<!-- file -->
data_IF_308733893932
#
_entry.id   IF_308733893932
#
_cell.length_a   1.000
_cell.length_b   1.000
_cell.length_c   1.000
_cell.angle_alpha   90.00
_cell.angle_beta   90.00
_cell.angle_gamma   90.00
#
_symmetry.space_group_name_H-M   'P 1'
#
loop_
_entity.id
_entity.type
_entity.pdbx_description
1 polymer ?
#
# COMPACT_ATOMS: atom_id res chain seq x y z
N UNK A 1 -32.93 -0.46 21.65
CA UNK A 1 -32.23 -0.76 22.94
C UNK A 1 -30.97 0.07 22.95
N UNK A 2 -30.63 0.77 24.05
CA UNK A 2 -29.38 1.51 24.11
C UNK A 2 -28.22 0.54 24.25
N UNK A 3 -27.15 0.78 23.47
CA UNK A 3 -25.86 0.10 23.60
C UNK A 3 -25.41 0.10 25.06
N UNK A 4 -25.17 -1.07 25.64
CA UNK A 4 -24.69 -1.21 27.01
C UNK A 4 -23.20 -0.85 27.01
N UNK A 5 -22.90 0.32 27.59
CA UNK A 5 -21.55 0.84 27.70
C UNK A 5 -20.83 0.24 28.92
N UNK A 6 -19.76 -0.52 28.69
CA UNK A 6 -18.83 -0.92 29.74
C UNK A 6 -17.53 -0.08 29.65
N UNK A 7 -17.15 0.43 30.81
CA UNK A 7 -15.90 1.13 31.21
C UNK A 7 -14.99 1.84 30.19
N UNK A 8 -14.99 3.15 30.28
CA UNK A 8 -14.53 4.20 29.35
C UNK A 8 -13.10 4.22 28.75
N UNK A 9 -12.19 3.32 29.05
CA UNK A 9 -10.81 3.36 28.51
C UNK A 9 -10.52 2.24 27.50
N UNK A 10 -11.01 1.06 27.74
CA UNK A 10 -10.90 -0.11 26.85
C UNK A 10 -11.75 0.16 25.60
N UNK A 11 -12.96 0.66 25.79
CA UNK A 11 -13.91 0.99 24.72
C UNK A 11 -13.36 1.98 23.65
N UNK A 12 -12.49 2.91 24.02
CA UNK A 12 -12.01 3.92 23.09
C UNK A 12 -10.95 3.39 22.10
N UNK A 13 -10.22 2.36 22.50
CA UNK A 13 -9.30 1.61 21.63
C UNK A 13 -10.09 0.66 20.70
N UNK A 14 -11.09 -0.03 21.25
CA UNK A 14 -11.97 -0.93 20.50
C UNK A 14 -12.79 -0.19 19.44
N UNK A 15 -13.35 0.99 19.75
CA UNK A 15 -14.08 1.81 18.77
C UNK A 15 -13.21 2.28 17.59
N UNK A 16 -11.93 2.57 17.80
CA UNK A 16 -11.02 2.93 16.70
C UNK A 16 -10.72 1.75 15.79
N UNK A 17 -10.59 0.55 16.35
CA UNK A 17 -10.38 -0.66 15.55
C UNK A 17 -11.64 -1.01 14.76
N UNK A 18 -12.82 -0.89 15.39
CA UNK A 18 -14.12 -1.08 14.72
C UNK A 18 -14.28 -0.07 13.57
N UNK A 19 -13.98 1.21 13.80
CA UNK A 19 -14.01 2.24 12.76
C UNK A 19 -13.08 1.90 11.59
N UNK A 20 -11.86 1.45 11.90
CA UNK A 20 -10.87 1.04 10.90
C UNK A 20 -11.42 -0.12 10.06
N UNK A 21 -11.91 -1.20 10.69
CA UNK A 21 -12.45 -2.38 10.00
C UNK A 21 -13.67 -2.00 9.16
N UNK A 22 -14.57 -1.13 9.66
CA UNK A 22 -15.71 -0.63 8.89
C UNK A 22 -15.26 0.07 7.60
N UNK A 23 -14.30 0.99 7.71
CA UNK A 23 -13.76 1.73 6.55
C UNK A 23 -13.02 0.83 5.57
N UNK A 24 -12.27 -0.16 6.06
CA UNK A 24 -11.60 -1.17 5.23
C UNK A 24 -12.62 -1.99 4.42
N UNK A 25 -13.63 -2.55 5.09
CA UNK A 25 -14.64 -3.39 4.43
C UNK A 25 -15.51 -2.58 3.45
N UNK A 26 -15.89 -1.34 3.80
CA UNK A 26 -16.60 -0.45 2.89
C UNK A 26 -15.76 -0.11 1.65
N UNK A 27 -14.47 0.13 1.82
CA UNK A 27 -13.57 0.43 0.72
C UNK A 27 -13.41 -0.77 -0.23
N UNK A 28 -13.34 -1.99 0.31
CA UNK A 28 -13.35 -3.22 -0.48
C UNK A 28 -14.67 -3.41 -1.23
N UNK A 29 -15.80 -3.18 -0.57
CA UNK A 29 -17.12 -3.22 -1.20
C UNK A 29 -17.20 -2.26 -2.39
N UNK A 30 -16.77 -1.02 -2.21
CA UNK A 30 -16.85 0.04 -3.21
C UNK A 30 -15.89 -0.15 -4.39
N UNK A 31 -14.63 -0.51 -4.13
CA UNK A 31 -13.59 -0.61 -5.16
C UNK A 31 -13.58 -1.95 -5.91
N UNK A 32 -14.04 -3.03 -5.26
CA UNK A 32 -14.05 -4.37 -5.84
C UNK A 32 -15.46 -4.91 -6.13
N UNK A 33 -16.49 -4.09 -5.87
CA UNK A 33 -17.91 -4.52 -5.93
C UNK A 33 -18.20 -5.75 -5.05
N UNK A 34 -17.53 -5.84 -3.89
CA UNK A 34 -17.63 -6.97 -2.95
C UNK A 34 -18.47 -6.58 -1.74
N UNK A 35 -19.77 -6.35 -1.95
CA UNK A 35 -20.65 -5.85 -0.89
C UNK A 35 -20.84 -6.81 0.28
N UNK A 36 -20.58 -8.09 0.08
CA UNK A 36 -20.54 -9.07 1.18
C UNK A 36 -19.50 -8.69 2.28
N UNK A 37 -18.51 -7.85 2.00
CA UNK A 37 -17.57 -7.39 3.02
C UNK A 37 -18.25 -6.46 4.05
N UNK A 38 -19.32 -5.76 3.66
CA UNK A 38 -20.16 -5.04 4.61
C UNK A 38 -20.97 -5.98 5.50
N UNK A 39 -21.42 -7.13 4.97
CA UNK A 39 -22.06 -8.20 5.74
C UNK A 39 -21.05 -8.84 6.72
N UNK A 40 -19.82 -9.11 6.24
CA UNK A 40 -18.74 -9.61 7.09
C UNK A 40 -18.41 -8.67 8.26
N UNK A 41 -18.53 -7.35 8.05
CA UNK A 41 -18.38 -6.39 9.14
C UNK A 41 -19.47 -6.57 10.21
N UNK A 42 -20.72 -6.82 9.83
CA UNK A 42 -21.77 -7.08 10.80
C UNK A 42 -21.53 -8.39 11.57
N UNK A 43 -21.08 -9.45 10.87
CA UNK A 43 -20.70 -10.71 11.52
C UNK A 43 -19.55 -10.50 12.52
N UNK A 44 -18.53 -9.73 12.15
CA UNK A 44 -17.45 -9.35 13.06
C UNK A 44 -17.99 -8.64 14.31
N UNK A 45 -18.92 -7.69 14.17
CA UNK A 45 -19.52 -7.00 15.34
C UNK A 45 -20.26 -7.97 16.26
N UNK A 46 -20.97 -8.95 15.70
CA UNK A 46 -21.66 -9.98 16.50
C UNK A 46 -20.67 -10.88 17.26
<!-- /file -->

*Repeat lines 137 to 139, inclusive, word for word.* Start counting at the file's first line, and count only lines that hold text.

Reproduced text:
C UNK A 39 -21.05 -8.84 6.72
N UNK A 40 -19.82 -9.11 6.24
CA UNK A 40 -18.74 -9.61 7.09